The spontaneous emission of radiation, generally alpha or beta particles, often accompanied by gamma rays, from the nuclei of an unstable isotope. As a result of this emission the radioactive isotope is converted (or decays) into the isotope of a different (daughter) element which may or may not be unstable. Ultimately, as a result of one or more stages of radioactive decay, a stable (nonradioactive) end product is formed.
See; Isotope.
A radioactive isotope.
See; Isotopes, Radioactivity.
Radiological Dispersal Device (RDD)
A device that involves radioactive materials and some method by which those materials can be spread over a wide area. It can be a variety of sizes, and the radiation can cause contamination, economic and some physical harm. One type of RDD is the popularly named "dirty bomb." A dirty bomb uses the force of conventional explosives, such as TNT, to scatter radioactive material.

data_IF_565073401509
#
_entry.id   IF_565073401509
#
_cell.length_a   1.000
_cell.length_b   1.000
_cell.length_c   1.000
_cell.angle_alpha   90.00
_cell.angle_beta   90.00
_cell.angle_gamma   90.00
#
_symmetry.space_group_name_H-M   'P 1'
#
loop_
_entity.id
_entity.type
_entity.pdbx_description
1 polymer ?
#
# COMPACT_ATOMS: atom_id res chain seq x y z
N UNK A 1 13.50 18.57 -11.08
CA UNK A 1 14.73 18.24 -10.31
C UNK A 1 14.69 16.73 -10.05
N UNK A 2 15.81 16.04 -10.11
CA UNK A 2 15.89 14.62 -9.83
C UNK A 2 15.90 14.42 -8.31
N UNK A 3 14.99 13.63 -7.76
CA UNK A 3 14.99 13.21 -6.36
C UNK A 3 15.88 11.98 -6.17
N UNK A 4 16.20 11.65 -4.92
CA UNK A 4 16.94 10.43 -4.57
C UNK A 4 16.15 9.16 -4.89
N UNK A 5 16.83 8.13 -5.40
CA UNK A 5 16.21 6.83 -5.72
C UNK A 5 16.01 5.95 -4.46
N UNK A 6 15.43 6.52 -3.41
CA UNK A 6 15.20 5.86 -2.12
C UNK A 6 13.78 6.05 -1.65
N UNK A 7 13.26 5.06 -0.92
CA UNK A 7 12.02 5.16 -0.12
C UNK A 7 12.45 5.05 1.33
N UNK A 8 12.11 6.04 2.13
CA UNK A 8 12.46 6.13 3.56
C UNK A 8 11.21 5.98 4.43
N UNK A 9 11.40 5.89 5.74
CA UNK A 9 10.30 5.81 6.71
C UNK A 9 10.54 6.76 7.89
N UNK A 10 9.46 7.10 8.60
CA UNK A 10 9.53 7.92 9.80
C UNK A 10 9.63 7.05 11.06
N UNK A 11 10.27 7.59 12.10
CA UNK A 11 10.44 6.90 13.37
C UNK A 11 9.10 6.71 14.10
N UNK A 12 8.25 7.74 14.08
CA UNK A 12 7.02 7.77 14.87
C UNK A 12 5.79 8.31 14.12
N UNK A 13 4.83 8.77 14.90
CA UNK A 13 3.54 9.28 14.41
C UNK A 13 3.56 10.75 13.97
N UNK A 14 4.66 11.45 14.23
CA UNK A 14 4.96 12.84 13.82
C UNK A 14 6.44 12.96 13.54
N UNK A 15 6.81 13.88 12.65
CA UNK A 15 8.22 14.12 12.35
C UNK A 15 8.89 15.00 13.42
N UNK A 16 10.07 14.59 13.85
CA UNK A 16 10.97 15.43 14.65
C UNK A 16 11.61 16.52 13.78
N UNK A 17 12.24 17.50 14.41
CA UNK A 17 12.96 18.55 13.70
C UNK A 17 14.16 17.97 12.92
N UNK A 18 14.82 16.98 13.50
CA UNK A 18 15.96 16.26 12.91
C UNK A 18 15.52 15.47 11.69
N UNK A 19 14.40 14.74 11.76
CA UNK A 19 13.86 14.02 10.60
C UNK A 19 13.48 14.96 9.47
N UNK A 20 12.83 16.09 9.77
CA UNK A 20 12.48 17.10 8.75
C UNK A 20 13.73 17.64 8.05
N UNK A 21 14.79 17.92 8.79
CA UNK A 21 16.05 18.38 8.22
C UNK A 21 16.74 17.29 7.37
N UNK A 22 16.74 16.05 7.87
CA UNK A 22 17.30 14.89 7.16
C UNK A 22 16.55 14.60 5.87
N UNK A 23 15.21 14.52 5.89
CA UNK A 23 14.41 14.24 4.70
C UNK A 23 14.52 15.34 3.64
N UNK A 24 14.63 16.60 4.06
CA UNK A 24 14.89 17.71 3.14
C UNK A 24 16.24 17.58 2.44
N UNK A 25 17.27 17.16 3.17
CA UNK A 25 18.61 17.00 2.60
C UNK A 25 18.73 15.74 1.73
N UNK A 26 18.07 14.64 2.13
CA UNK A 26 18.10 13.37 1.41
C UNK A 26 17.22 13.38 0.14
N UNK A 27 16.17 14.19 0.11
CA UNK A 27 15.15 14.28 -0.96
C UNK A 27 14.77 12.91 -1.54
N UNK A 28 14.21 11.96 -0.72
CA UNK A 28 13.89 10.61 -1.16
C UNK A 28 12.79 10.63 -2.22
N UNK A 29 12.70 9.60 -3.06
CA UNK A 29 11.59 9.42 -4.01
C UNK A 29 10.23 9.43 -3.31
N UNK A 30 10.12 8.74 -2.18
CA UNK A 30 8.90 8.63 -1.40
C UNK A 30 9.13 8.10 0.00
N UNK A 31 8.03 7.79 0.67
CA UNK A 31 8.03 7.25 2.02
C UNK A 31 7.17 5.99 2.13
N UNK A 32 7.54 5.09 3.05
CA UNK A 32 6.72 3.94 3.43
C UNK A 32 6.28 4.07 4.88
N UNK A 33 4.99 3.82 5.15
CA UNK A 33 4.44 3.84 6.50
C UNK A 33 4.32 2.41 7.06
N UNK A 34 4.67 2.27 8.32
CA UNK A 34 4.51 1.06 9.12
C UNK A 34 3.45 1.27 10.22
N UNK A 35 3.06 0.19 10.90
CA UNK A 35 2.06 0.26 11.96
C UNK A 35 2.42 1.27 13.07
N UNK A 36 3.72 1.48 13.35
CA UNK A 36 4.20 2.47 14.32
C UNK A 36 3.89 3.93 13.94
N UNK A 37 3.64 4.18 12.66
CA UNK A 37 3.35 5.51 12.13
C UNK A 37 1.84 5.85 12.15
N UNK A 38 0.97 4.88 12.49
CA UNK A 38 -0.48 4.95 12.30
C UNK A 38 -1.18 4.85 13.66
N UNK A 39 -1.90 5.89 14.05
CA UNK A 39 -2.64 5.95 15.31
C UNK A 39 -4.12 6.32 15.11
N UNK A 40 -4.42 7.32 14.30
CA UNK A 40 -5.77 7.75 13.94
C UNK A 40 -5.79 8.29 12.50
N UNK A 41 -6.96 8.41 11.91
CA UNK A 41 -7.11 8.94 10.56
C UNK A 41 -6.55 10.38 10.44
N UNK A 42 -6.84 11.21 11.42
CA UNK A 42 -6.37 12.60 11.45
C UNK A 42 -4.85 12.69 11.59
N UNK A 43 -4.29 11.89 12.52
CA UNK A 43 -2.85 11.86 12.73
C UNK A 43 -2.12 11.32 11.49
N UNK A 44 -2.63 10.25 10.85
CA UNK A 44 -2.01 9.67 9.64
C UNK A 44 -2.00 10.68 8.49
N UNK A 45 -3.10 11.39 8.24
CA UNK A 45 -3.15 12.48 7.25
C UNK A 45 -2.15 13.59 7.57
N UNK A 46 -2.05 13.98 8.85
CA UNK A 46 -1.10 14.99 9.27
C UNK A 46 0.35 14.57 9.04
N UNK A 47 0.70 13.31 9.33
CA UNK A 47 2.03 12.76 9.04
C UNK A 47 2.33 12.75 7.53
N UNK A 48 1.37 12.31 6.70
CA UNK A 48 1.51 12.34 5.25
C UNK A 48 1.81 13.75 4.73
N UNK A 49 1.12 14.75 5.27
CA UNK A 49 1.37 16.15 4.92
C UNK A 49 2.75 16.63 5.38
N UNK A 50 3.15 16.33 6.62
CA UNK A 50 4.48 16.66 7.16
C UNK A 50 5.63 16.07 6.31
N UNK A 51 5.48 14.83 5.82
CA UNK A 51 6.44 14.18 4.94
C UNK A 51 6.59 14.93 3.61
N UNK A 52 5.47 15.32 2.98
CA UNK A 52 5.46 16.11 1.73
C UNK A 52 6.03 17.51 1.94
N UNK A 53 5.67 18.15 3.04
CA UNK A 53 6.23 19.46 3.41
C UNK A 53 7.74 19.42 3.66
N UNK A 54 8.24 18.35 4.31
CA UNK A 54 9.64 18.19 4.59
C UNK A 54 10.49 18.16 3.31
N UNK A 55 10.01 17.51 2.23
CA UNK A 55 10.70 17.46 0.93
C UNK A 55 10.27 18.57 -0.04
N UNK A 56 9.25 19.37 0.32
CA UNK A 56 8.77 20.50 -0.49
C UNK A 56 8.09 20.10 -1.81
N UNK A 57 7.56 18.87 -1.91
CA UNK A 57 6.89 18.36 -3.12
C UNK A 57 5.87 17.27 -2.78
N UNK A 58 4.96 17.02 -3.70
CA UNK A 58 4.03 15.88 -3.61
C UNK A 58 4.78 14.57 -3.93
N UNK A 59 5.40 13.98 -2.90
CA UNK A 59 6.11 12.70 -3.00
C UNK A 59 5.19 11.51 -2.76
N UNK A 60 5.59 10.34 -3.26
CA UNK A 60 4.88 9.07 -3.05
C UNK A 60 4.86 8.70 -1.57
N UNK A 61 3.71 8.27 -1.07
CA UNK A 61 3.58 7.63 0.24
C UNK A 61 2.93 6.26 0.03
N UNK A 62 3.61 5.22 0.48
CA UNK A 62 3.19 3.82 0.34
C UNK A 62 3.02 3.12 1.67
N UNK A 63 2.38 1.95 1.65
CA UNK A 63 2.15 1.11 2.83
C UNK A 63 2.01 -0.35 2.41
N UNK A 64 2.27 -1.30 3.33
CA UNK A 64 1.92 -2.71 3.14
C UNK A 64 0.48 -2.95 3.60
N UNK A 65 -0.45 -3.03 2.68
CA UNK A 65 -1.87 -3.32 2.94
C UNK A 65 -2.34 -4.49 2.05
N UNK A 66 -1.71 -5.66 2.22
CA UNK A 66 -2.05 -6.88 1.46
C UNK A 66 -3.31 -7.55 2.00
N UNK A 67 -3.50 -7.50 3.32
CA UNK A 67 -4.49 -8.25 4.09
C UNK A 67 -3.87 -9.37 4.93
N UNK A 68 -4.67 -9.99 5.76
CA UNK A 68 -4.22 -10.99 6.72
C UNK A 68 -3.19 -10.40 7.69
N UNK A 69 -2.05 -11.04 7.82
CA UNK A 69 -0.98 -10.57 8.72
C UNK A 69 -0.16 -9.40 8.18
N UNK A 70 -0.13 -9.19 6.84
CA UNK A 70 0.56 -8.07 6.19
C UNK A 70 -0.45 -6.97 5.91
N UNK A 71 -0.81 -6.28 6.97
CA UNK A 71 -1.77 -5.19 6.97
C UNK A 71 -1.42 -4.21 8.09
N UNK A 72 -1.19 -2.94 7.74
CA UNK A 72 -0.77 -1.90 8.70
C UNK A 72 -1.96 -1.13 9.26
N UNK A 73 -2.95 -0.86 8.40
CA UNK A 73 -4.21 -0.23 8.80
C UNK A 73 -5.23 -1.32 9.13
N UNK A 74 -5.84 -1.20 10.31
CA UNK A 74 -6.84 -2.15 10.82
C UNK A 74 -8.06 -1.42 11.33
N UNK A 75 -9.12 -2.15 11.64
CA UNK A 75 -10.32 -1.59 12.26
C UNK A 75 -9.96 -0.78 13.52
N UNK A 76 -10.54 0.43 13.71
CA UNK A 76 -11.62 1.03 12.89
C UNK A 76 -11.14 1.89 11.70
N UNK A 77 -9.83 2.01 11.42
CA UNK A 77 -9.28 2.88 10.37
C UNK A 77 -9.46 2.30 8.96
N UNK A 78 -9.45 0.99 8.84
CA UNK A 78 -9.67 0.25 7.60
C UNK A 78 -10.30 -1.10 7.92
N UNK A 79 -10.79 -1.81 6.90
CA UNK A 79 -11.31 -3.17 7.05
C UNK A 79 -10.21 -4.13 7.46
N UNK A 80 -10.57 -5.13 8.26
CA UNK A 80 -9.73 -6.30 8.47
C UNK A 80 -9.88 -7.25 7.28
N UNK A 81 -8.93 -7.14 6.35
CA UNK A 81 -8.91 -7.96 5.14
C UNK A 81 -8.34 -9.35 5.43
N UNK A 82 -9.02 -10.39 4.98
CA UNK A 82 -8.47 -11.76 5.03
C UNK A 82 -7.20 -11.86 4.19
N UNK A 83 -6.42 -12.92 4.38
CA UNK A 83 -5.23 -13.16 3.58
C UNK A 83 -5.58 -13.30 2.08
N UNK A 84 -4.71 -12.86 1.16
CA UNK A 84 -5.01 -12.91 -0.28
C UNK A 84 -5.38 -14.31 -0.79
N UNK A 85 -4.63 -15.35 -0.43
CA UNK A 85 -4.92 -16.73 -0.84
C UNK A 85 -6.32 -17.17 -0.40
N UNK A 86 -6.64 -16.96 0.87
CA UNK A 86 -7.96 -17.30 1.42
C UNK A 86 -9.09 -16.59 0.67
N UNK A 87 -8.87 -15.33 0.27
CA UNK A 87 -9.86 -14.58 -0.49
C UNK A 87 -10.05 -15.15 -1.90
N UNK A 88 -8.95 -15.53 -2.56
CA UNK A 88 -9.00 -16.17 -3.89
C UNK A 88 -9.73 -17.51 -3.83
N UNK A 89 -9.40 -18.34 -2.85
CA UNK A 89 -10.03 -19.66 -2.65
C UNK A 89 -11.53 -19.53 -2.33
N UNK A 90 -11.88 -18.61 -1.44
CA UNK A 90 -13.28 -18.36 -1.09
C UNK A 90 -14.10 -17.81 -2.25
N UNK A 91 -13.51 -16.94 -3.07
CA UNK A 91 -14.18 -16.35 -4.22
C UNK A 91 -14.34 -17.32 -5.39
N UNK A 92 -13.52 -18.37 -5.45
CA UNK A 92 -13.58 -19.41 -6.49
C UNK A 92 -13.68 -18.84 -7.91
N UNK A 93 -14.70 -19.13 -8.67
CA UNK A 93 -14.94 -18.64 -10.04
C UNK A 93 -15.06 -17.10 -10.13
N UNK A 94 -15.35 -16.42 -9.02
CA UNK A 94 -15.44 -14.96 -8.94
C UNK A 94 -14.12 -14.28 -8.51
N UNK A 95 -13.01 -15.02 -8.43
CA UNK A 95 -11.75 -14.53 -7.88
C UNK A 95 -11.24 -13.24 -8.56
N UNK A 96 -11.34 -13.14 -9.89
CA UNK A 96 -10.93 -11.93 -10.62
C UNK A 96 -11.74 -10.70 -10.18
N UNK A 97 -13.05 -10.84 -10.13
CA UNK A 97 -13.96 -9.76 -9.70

Radiological terrorism
Terrorist acts carried out either by attacking a nuclear facility or through malicious use of a radiological device.
Radiological Weapons
Devices that release radiation with the intent of inflicting severe injury or financial and psychological costs. The radiological isotopes used to produce radiological dispersal devices are found in waste from medical facilities, industrial plants, and nuclear power plants.
See; Isotopes, Radioactivity.
The removal of radioactive particles from a nuclear cloud by precipitation when this cloud is within a rain cloud.
A unit of biological dose of radiation; the name is derived from the initial letters of the term "roentgen equivalent man (or mammal)." The number of rems of radiation is equal to the number of rads absorbed multiplied by the RBE of the given radiation (for a specified effect). The rem is also the unit of dose equivalent, which is equal to the product of the number of rads absorbed and the "quality factor" of the radiation